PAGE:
Short-term Resident Departures, Australia(a) - April 2008

Trend
Seasonally Adjusted
Original
Mar 08 to Apr 08
Apr 07 to Apr 08
'000
'000
'000
Trend % change
Trend % change

New Zealand
74.9
71.9
70.5
-0.9
0.3
United States of America
40.3
39.9
41.2
-1.0
4.1
Thailand
36.0
37.8
36.7
2.8
14.5
United Kingdom
36.4
37.0
35.2
0.7
6.0
China
24.4
24.6
28.6
0.3
3.3
Indonesia(b)
31.2
30.0
27.3
-0.3
39.2
Fiji
19.7
19.0
18.0
0.1
29.5
Hong Kong
17.3
17.7
17.4
0.1
2.3
Singapore
18.0
17.8
17.3
-1.0
-0.1
Malaysia
14.9
15.3
13.9
-1.7
-0.2

(a) Top 10 destination countries based on original estimates.
(b) Break in trend series - see Explanatory Notes, paragraph 23.



'What if'....? Future scenarios

The most recent trend estimates for short-term resident departures are likely to be revised when the next month's seasonally adjusted estimates become available. To assist in analysing these movement trends, the approximate effects of two possible scenarios on the previous trend estimate of short-term resident departures is presented:
      1 The May seasonally adjusted estimate of resident departures is 3.0% higher than April.
      2 The May seasonally adjusted estimate of resident departures is 3.0% lower than April.
WHAT IF...? REVISIONS TO STRD TREND ESTIMATES, Australia
Graph: WHAT IF...?  REVISIONS TO STRD TREND ESTIMATES, Australia


The figure of 3.0% for resident departures represents the average absolute monthly percentage change for resident departures over the last ten years. For further information on the effect of new seasonally adjusted estimates on short-term resident departure trend estimates see paragraph 25 of the Explanatory Notes.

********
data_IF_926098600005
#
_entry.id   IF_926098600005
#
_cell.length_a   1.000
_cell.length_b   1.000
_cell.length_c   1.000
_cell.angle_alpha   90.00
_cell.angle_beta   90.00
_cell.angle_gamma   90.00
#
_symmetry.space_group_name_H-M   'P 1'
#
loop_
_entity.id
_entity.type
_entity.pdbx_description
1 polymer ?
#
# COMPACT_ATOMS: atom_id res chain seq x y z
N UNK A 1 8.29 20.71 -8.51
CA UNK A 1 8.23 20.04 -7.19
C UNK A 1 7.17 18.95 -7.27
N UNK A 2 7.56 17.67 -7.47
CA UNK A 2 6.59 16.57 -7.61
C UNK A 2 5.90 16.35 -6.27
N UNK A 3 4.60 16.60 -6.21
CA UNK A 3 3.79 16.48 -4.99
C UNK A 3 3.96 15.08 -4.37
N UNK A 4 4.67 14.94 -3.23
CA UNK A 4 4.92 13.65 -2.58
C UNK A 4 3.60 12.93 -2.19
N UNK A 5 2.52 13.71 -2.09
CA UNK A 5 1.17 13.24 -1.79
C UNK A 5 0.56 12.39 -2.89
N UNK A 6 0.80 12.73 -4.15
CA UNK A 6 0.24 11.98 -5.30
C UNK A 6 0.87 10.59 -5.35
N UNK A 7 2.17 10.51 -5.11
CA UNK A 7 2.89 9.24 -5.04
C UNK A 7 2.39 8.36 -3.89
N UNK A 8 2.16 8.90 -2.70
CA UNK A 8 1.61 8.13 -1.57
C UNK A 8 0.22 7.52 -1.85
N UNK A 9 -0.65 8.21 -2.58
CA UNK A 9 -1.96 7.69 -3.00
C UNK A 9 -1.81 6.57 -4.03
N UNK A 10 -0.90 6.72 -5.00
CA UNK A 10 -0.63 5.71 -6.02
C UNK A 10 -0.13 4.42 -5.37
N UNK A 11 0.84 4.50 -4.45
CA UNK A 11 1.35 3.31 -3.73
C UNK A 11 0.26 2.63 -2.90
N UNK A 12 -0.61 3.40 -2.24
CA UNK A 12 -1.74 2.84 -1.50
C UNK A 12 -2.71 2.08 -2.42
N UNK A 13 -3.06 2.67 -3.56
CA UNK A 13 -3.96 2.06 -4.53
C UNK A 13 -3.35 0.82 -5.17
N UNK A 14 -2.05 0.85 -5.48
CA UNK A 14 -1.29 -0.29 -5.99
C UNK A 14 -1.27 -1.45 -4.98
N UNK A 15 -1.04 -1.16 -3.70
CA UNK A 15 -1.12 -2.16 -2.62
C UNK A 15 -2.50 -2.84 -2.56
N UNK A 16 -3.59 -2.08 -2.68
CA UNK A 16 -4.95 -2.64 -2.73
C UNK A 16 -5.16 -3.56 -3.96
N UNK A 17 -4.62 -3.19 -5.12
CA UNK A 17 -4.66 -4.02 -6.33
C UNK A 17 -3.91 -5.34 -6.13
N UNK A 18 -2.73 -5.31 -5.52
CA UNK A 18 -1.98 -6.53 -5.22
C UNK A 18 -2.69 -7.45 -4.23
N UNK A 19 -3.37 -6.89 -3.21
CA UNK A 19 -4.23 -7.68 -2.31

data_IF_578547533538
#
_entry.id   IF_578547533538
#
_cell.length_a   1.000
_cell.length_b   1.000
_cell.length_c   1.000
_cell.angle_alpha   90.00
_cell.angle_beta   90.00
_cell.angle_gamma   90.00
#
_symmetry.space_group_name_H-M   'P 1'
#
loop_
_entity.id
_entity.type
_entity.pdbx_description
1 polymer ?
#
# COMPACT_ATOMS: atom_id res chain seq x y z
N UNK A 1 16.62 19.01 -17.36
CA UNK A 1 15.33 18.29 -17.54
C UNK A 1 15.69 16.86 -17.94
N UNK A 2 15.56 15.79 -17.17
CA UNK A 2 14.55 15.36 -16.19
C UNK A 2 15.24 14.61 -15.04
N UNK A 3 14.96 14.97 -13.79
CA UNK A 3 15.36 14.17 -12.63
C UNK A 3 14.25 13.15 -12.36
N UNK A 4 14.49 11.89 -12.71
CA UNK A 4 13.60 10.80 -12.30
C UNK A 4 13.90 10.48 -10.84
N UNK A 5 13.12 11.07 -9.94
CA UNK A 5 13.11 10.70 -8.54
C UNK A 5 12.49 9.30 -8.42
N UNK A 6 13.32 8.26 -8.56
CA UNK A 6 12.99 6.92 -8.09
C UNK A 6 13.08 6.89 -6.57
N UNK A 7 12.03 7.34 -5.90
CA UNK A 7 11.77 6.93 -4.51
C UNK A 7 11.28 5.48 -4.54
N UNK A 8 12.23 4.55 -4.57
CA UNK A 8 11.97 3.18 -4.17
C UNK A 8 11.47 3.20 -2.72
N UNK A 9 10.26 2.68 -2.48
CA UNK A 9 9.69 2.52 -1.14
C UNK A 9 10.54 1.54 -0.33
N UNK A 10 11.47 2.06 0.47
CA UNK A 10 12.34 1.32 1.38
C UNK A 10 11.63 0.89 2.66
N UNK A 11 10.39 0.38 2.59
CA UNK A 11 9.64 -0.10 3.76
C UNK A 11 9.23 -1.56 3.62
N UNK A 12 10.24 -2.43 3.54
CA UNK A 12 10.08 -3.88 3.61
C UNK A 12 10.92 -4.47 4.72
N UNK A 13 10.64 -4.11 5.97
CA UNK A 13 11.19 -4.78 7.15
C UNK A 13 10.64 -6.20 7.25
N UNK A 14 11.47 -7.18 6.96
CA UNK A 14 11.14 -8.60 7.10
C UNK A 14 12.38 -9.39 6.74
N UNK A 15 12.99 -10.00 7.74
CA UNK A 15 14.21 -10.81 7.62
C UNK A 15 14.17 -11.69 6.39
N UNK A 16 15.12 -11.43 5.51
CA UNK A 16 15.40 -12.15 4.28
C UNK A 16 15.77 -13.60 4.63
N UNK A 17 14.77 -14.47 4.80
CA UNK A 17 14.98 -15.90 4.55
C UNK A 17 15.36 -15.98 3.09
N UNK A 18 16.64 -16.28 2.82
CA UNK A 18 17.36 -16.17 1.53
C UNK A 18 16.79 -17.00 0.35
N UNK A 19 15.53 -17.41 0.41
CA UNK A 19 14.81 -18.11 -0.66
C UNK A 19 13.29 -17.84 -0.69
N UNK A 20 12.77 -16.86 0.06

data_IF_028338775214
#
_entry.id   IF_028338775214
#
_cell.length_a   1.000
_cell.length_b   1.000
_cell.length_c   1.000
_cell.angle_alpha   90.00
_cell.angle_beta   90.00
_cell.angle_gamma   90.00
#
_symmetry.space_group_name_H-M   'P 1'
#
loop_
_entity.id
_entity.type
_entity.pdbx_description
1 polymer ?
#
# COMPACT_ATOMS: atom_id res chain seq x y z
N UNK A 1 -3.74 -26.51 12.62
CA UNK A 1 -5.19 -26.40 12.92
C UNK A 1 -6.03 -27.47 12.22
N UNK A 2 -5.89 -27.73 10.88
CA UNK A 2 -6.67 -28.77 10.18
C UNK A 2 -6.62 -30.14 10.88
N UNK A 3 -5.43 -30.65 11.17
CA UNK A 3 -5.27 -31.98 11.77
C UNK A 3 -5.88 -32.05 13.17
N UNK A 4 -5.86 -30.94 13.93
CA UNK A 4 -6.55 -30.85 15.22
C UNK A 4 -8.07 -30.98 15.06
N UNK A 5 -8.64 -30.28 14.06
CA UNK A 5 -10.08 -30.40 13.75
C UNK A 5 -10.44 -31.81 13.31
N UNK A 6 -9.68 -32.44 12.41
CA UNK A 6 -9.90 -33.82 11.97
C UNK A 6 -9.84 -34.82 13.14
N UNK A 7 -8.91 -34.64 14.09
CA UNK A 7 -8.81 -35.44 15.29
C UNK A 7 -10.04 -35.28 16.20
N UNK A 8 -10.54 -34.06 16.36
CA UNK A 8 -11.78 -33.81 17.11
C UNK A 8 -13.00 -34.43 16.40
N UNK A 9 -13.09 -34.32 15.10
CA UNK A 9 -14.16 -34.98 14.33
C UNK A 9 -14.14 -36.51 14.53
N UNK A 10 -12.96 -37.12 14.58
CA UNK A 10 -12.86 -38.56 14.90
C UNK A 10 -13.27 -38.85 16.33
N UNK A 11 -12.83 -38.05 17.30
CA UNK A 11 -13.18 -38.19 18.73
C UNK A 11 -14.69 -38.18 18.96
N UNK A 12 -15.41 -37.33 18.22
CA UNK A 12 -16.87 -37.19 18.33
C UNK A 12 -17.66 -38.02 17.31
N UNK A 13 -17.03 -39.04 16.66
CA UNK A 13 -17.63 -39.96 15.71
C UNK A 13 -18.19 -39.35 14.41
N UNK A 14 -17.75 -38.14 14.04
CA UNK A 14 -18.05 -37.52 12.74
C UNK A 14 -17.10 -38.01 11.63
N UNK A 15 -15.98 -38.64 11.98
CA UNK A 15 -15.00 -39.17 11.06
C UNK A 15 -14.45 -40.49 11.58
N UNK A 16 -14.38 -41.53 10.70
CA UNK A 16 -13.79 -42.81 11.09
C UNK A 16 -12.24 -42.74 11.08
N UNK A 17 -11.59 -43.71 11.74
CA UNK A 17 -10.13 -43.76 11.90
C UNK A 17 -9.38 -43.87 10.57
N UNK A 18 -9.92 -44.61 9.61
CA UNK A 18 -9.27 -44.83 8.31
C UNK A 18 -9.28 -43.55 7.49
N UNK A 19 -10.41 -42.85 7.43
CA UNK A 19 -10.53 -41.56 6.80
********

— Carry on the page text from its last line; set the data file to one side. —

PERMANENT AND LONG-TERM MOVEMENTS

Statistics on overseas arrivals and departures relate to the number of movements of travellers rather than the number of travellers. Care should be taken when using permanent and long-term movements data as it is known that some individuals who travel multiple times in a year are counted each time they cross Australia's borders (see paragraph 5 of the Explanatory Notes). Permanent and long-term movements in this publication are not an appropriate source of migration statistics. For further information refer to Australian Demographic Statistics (cat. no. 3101.0) and Information Paper: Statistical Implications of Improved Methods for Estimating Net Overseas Migration, Australia, 2007 (cat. no. 3107.0.55.005).

There were 12,500 permanent (settler) arrivals to Australia during April 2008, an increase of 11.8% compared with April 2007 (11,180 movements). People born in New Zealand accounted for the largest proportion of settlers (21%), followed by people born in the United Kingdom (13%), India (12%) and China (8%).

There were 6,590 Australian residents departing permanently from Australia during April 2008, a decrease of 4.0% compared with April 2007 (6,870 movements).


STATISTICAL SIGNIFICANCE

The above presentation of movements in estimates does not take into account whether the change in movement is statistically significant. Care should be taken when interpreting the impact of numeric and/or percentage change. Please see the Standard Errors section of this issue for more detail.